Fellow introverts, it is my own belief that introversion is innate in us and that we cannot change it. I believe that it is helpful to explain it to others by using the word introspective or inner-directed. It is an innate gift of introspection and inner-directedness that connects you to experience everything on a deeper level. Extroverts who do not understand this might have you believe that you are LESS THAN because you are different and thoughtful before you speak. Shyness, however, is more prone to the insecure extrovert and NOT to the introvert who can be happy alone and without fear because the confidence comes from within and not needing validation from others but only from the self. This inner-connectedness can feel spiritual and healing to us when we learn to recharge by allowing ourselves to feel connected to God and nature and the magic of the universe.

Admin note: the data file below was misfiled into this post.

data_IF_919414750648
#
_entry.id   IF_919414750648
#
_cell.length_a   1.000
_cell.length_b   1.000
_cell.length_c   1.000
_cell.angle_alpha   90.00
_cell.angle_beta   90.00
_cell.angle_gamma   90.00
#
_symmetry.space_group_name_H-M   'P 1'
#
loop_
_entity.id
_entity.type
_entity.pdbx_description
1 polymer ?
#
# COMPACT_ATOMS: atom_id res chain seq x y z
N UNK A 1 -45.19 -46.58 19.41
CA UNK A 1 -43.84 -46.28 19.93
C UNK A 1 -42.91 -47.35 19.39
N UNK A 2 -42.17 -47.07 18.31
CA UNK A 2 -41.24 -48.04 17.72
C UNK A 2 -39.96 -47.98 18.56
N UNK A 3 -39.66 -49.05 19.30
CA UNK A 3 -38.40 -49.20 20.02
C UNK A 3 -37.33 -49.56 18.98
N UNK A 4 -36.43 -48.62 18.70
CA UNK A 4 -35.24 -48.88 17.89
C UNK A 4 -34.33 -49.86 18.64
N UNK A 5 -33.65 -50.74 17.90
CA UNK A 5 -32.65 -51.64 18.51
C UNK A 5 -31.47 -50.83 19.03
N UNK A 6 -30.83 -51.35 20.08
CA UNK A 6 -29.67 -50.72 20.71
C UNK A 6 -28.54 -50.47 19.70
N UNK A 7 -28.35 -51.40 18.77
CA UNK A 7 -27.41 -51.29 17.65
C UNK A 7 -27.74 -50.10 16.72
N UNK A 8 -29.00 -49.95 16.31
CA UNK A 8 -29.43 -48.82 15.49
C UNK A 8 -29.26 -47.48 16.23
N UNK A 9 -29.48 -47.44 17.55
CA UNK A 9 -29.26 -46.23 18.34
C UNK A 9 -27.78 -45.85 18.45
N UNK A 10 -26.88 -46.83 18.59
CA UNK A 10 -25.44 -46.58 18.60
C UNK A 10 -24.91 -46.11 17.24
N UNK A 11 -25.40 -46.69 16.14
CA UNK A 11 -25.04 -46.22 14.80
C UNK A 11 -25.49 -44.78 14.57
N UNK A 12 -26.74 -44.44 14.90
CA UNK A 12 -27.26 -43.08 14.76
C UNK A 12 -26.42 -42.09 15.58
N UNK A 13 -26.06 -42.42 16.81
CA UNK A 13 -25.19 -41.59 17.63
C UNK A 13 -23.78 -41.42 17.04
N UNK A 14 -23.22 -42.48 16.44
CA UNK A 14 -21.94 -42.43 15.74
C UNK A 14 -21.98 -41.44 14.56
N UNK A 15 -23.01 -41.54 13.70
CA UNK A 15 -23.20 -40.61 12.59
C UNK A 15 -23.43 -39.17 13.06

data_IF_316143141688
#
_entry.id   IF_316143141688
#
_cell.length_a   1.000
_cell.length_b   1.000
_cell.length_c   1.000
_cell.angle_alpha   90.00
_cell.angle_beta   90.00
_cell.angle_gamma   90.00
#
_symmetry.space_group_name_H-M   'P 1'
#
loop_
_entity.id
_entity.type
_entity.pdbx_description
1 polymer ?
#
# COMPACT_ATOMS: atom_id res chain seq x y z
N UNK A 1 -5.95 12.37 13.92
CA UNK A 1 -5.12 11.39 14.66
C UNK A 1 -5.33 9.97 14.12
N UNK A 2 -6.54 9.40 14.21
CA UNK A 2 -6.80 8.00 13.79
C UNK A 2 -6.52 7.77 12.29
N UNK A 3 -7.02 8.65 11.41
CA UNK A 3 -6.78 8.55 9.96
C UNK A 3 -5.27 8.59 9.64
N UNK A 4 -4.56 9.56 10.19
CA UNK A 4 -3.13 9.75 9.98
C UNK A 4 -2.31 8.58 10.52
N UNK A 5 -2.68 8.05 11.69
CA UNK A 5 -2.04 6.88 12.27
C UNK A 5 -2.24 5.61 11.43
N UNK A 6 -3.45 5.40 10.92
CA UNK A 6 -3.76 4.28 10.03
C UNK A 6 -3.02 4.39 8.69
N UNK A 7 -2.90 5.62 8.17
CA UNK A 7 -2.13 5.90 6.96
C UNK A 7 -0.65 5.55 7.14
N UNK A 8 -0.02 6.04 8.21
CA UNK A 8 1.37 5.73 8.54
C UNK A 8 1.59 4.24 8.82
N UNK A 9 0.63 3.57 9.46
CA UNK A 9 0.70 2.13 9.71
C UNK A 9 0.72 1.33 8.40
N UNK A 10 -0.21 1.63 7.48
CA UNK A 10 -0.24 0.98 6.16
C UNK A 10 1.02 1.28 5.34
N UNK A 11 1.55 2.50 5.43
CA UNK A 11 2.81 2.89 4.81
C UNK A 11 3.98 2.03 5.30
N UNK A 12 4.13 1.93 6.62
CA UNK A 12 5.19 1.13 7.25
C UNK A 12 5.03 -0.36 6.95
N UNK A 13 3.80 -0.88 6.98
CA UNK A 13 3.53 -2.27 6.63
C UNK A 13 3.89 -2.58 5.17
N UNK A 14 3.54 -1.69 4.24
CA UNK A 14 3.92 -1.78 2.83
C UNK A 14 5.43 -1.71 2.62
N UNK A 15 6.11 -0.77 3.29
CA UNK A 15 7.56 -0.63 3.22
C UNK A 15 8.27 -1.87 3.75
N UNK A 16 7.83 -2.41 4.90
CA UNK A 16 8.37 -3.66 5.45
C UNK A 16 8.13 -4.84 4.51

If you are an introvert, I hope that this information has been helpful to you. Introverts can experience painful rejection and judgement from 75% of the population who through no fault of their own have been incorrectly taught about the meaning of the word or taught to judge others who act more introspectively. I don’t know very many extroverts who really understand introverts. Years ago, I showed the above quotes to an extraverted friend with her Masters in Social Work, after I explained and showed her the book, kept saying to me, “are you sure you are an introvert? You don’t seem like an introvert?” And a sensitive yet extraverted professor of psychology in college made me feel just awful about myself repeatedly for not being more outgoing and more like “him”. ‘But there are extroverts who do get it and appreciate introverts and all others for all their differentness and uniqueness so please don’t judge extroverts now that I’ve explained how wonderful introverts are! Nevertheless we are outnumbered by 75%! We introverts must learn to love and appreciate ourselves exactly the way we are and start standing up for ourselves and educating the world on the true meaning of introversion. I love being an introvert! It is a very big part of who I am and I am very proud of it and wouldn’t have it any other way!